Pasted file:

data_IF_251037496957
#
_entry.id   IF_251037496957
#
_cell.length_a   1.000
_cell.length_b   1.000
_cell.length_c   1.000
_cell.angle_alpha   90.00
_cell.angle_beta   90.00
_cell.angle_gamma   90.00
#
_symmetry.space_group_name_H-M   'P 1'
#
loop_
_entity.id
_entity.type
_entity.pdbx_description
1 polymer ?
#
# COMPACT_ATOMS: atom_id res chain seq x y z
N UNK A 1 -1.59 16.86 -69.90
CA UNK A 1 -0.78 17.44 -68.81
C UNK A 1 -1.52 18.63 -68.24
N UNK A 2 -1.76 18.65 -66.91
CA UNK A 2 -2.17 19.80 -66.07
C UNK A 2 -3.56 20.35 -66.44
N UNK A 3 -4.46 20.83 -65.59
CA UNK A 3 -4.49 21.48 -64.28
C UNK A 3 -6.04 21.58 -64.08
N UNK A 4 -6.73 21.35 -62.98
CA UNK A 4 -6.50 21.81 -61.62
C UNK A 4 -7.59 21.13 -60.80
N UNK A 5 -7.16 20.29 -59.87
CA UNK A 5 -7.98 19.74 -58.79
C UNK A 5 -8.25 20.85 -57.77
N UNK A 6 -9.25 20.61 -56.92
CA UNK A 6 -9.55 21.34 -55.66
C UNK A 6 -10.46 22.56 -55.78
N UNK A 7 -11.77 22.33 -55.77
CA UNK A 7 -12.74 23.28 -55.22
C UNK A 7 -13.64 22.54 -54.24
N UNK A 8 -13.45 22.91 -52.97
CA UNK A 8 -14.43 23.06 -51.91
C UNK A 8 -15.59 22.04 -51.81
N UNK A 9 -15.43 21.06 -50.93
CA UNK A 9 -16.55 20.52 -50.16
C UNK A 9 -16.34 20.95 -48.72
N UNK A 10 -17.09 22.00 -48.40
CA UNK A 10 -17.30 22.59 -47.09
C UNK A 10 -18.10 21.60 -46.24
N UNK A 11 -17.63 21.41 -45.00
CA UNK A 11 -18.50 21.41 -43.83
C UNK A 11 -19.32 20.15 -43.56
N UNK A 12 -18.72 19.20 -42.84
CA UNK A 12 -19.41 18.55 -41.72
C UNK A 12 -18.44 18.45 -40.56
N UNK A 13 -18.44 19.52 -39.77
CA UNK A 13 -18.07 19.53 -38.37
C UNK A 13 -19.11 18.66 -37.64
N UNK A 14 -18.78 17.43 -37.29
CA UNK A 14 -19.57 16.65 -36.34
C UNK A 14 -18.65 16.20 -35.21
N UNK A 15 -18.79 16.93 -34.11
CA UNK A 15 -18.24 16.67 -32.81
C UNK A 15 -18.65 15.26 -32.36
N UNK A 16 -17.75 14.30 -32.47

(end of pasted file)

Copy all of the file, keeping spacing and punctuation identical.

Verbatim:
data_IF_251037496957
#
_entry.id   IF_251037496957
#
_cell.length_a   1.000
_cell.length_b   1.000
_cell.length_c   1.000
_cell.angle_alpha   90.00
_cell.angle_beta   90.00
_cell.angle_gamma   90.00
#
_symmetry.space_group_name_H-M   'P 1'
#
loop_
_entity.id
_entity.type
_entity.pdbx_description
1 polymer ?
#
# COMPACT_ATOMS: atom_id res chain seq x y z
N UNK A 1 -1.59 16.86 -69.90
CA UNK A 1 -0.78 17.44 -68.81
C UNK A 1 -1.52 18.63 -68.24
N UNK A 2 -1.76 18.65 -66.91
CA UNK A 2 -2.17 19.80 -66.07
C UNK A 2 -3.56 20.35 -66.44
N UNK A 3 -4.46 20.83 -65.59
CA UNK A 3 -4.49 21.48 -64.28
C UNK A 3 -6.04 21.58 -64.08
N UNK A 4 -6.73 21.35 -62.98
CA UNK A 4 -6.50 21.81 -61.62
C UNK A 4 -7.59 21.13 -60.80
N UNK A 5 -7.16 20.29 -59.87
CA UNK A 5 -7.98 19.74 -58.79
C UNK A 5 -8.25 20.85 -57.77
N UNK A 6 -9.25 20.61 -56.92
CA UNK A 6 -9.55 21.34 -55.66
C UNK A 6 -10.46 22.56 -55.78
N UNK A 7 -11.77 22.33 -55.77
CA UNK A 7 -12.74 23.28 -55.22
C UNK A 7 -13.64 22.54 -54.24
N UNK A 8 -13.45 22.91 -52.97
CA UNK A 8 -14.43 23.06 -51.91
C UNK A 8 -15.59 22.04 -51.81
N UNK A 9 -15.43 21.06 -50.93
CA UNK A 9 -16.55 20.52 -50.16
C UNK A 9 -16.34 20.95 -48.72
N UNK A 10 -17.09 22.00 -48.40
CA UNK A 10 -17.30 22.59 -47.09
C UNK A 10 -18.10 21.60 -46.24
N UNK A 11 -17.63 21.41 -45.00
CA UNK A 11 -18.50 21.41 -43.83
C UNK A 11 -19.32 20.15 -43.56
N UNK A 12 -18.72 19.20 -42.84
CA UNK A 12 -19.41 18.55 -41.72
C UNK A 12 -18.44 18.45 -40.56
N UNK A 13 -18.44 19.52 -39.77
CA UNK A 13 -18.07 19.53 -38.37
C UNK A 13 -19.11 18.66 -37.64
N UNK A 14 -18.78 17.43 -37.29
CA UNK A 14 -19.57 16.65 -36.34
C UNK A 14 -18.65 16.20 -35.21
N UNK A 15 -18.79 16.93 -34.11
CA UNK A 15 -18.24 16.67 -32.81
C UNK A 15 -18.65 15.26 -32.36
N UNK A 16 -17.75 14.30 -32.47